Colour processing in complex environments: Insights from the visual system of bees

Adrian G Dyer, Angelique C Paulk, David H Reser

Research output: Contribution to journalArticleResearchpeer-review

60 Citations (Scopus)

Abstract

Colour vision enables animals to detect and discriminate differences in chromatic cues independent of brightness. How the bee visual system manages this task is of interest for understanding information processing in miniaturized systems, as well as the relationship between bee pollinators and flowering plants. Bees can quickly discriminate dissimilar colours, but can also slowly learn to discriminate very similar colours, raising the question as to how the visual system can support this, or whether it is simply a learning and memory operation. We discuss the detailed neuroanatomical layout of the brain, identify probable brain areas for colour processing, and suggest that there may be multiple systems in the bee brain that mediate either coarse or fine colour discrimination ability in a manner dependent upon individual experience. These multiple colour pathways have been identified along both functional and anatomical lines in the bee brain, providing us with some insights into how the brain may operate to support complex colour discrimination behaviours.
Original languageEnglish
Pages (from-to)952 - 959
Number of pages7
JournalProceedings of the Royal Society B: Biological Sciences
Volume278
DOIs
Publication statusPublished - 2011

Cite this

@article{9f83da3dbb874a40bf73bbbebb5cf571,
title = "Colour processing in complex environments: Insights from the visual system of bees",
abstract = "Colour vision enables animals to detect and discriminate differences in chromatic cues independent of brightness. How the bee visual system manages this task is of interest for understanding information processing in miniaturized systems, as well as the relationship between bee pollinators and flowering plants. Bees can quickly discriminate dissimilar colours, but can also slowly learn to discriminate very similar colours, raising the question as to how the visual system can support this, or whether it is simply a learning and memory operation. We discuss the detailed neuroanatomical layout of the brain, identify probable brain areas for colour processing, and suggest that there may be multiple systems in the bee brain that mediate either coarse or fine colour discrimination ability in a manner dependent upon individual experience. These multiple colour pathways have been identified along both functional and anatomical lines in the bee brain, providing us with some insights into how the brain may operate to support complex colour discrimination behaviours.",
author = "Dyer, {Adrian G} and Paulk, {Angelique C} and Reser, {David H}",
year = "2011",
doi = "10.1098/rspb.2010.2412",
language = "English",
volume = "278",
pages = "952 -- 959",
journal = "Proceedings of the Royal Society B: Biological Sciences",
issn = "0962-8452",
publisher = "The Royal Society Publishing",

}

Colour processing in complex environments: Insights from the visual system of bees. / Dyer, Adrian G; Paulk, Angelique C; Reser, David H.

In: Proceedings of the Royal Society B: Biological Sciences, Vol. 278, 2011, p. 952 - 959.

Research output: Contribution to journalArticleResearchpeer-review

TY - JOUR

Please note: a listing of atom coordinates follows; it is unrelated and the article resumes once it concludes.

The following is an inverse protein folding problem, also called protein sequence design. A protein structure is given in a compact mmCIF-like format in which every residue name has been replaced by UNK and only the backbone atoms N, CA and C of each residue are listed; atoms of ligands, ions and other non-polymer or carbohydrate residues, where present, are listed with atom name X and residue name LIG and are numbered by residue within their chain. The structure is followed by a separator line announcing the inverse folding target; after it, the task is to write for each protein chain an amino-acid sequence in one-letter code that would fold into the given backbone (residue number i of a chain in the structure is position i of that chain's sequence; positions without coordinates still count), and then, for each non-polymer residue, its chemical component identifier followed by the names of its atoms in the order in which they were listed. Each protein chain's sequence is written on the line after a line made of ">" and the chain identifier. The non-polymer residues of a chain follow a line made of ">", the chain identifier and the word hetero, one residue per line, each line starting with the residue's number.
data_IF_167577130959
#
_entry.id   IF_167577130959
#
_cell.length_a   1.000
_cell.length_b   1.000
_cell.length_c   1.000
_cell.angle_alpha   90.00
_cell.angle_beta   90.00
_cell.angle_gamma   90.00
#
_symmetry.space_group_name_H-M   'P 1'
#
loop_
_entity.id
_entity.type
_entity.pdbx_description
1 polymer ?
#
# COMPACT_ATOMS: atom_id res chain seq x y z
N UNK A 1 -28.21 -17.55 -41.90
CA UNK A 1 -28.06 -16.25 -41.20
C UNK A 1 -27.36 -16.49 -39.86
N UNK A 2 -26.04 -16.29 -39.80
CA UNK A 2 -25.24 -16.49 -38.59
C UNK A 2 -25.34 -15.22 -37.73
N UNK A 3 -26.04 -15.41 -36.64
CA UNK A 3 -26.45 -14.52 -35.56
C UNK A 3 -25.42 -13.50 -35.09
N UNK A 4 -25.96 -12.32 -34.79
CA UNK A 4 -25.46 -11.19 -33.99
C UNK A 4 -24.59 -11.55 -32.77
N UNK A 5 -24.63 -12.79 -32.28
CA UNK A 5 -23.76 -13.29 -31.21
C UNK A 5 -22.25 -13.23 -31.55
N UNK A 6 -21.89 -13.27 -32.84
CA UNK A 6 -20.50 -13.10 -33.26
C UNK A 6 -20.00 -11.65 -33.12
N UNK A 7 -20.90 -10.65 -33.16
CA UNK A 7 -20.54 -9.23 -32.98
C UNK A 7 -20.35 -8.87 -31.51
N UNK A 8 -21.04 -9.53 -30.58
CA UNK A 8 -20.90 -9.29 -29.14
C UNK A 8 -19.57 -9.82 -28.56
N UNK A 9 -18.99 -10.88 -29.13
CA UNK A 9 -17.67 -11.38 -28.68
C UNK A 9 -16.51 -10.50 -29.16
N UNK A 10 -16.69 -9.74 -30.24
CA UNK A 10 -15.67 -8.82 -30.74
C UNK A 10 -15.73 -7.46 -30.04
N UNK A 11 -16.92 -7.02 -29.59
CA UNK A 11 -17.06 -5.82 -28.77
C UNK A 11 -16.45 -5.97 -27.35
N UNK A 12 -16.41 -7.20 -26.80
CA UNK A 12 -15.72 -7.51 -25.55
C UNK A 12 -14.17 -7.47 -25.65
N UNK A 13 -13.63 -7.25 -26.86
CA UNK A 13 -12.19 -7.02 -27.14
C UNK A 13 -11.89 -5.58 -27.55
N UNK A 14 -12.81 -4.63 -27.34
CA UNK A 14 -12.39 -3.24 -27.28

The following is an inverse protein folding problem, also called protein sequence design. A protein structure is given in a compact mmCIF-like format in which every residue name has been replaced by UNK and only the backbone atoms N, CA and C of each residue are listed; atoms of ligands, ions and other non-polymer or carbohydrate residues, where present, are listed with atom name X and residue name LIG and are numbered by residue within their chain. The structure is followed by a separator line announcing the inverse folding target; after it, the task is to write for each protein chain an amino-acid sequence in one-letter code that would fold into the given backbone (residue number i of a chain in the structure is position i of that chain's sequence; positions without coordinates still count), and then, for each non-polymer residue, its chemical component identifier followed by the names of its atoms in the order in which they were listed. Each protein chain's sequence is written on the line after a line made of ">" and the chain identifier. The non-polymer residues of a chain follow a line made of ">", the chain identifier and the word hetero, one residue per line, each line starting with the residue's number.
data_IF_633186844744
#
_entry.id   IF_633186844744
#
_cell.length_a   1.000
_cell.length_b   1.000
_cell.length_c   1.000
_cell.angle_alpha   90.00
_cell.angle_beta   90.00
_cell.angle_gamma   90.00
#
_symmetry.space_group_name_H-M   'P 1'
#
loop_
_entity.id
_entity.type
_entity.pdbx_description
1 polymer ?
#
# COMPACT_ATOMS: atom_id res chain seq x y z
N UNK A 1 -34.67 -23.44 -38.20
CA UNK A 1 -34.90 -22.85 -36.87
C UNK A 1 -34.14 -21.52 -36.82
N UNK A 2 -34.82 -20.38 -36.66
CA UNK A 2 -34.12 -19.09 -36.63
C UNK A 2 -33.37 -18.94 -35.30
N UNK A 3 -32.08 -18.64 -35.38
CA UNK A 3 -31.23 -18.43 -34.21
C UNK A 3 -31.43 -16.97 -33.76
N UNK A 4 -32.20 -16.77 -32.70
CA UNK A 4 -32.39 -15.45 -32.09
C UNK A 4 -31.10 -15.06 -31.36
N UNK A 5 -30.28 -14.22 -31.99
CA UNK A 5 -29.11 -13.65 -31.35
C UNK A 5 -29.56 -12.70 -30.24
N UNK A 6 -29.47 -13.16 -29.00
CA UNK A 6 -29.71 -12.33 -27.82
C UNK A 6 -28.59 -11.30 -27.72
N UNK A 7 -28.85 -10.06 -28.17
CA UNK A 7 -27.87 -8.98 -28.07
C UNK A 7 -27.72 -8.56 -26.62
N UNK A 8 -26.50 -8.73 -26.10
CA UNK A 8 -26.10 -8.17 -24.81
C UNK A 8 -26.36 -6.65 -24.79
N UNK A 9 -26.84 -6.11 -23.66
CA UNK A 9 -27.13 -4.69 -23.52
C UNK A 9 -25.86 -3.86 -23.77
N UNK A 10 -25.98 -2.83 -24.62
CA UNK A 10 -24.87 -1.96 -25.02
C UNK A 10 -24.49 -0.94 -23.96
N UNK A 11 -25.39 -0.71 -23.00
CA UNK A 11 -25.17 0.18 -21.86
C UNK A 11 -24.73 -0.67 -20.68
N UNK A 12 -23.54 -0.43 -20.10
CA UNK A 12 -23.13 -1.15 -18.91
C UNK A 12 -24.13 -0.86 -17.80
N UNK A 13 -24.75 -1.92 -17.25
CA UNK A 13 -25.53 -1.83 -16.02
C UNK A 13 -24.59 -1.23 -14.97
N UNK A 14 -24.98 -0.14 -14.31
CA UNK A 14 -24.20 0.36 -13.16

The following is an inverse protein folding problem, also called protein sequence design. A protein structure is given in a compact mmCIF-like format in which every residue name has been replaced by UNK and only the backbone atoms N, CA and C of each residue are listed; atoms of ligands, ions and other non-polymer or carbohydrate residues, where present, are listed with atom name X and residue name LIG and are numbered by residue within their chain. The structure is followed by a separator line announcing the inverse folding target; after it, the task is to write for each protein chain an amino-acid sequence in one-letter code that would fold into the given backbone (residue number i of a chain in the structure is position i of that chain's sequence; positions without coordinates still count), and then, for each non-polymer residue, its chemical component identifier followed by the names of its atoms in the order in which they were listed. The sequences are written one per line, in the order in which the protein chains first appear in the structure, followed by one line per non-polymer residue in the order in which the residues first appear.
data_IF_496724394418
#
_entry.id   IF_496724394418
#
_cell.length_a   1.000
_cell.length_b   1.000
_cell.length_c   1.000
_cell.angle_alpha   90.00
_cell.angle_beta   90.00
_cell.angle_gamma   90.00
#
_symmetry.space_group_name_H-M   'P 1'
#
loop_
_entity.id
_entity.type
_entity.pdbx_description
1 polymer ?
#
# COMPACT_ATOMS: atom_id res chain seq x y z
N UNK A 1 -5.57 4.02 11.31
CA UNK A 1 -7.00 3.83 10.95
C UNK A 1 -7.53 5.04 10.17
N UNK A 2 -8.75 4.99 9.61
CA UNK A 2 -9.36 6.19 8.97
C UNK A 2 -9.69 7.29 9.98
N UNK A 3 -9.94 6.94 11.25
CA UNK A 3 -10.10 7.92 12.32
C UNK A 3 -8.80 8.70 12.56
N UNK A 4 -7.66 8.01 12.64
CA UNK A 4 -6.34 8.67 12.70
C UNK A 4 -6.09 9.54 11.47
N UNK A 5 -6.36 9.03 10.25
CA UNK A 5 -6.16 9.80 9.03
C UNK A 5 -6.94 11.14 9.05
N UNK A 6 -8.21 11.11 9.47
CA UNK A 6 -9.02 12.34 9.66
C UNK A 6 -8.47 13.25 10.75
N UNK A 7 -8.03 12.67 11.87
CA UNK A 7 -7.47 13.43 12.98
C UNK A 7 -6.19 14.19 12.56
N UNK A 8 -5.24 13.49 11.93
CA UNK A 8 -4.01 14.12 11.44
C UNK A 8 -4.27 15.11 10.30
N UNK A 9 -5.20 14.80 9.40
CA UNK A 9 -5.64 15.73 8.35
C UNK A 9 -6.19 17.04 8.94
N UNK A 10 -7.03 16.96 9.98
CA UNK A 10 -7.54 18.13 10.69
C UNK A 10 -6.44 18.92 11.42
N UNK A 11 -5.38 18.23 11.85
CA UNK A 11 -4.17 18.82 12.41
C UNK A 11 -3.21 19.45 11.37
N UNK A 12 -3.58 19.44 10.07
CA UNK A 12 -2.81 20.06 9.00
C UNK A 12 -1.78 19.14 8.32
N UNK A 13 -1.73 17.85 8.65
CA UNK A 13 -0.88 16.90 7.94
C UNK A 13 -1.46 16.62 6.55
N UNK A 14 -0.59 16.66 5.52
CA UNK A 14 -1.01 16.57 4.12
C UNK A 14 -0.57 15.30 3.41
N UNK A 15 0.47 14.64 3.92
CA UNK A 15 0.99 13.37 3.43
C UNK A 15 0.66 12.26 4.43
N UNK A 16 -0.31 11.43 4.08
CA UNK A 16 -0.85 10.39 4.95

T1 - Colour processing in complex environments: Insights from the visual system of bees

AU - Dyer, Adrian G

AU - Paulk, Angelique C

AU - Reser, David H

PY - 2011

Y1 - 2011

N2 - Colour vision enables animals to detect and discriminate differences in chromatic cues independent of brightness. How the bee visual system manages this task is of interest for understanding information processing in miniaturized systems, as well as the relationship between bee pollinators and flowering plants. Bees can quickly discriminate dissimilar colours, but can also slowly learn to discriminate very similar colours, raising the question as to how the visual system can support this, or whether it is simply a learning and memory operation. We discuss the detailed neuroanatomical layout of the brain, identify probable brain areas for colour processing, and suggest that there may be multiple systems in the bee brain that mediate either coarse or fine colour discrimination ability in a manner dependent upon individual experience. These multiple colour pathways have been identified along both functional and anatomical lines in the bee brain, providing us with some insights into how the brain may operate to support complex colour discrimination behaviours.

AB - Colour vision enables animals to detect and discriminate differences in chromatic cues independent of brightness. How the bee visual system manages this task is of interest for understanding information processing in miniaturized systems, as well as the relationship between bee pollinators and flowering plants. Bees can quickly discriminate dissimilar colours, but can also slowly learn to discriminate very similar colours, raising the question as to how the visual system can support this, or whether it is simply a learning and memory operation. We discuss the detailed neuroanatomical layout of the brain, identify probable brain areas for colour processing, and suggest that there may be multiple systems in the bee brain that mediate either coarse or fine colour discrimination ability in a manner dependent upon individual experience. These multiple colour pathways have been identified along both functional and anatomical lines in the bee brain, providing us with some insights into how the brain may operate to support complex colour discrimination behaviours.

UR - http://www.ncbi.nlm.nih.gov/pubmed/21147796

U2 - 10.1098/rspb.2010.2412

DO - 10.1098/rspb.2010.2412

M3 - Article

VL - 278

SP - 952

EP - 959

JO - Proceedings of the Royal Society B: Biological Sciences

JF - Proceedings of the Royal Society B: Biological Sciences

SN - 0962-8452

ER -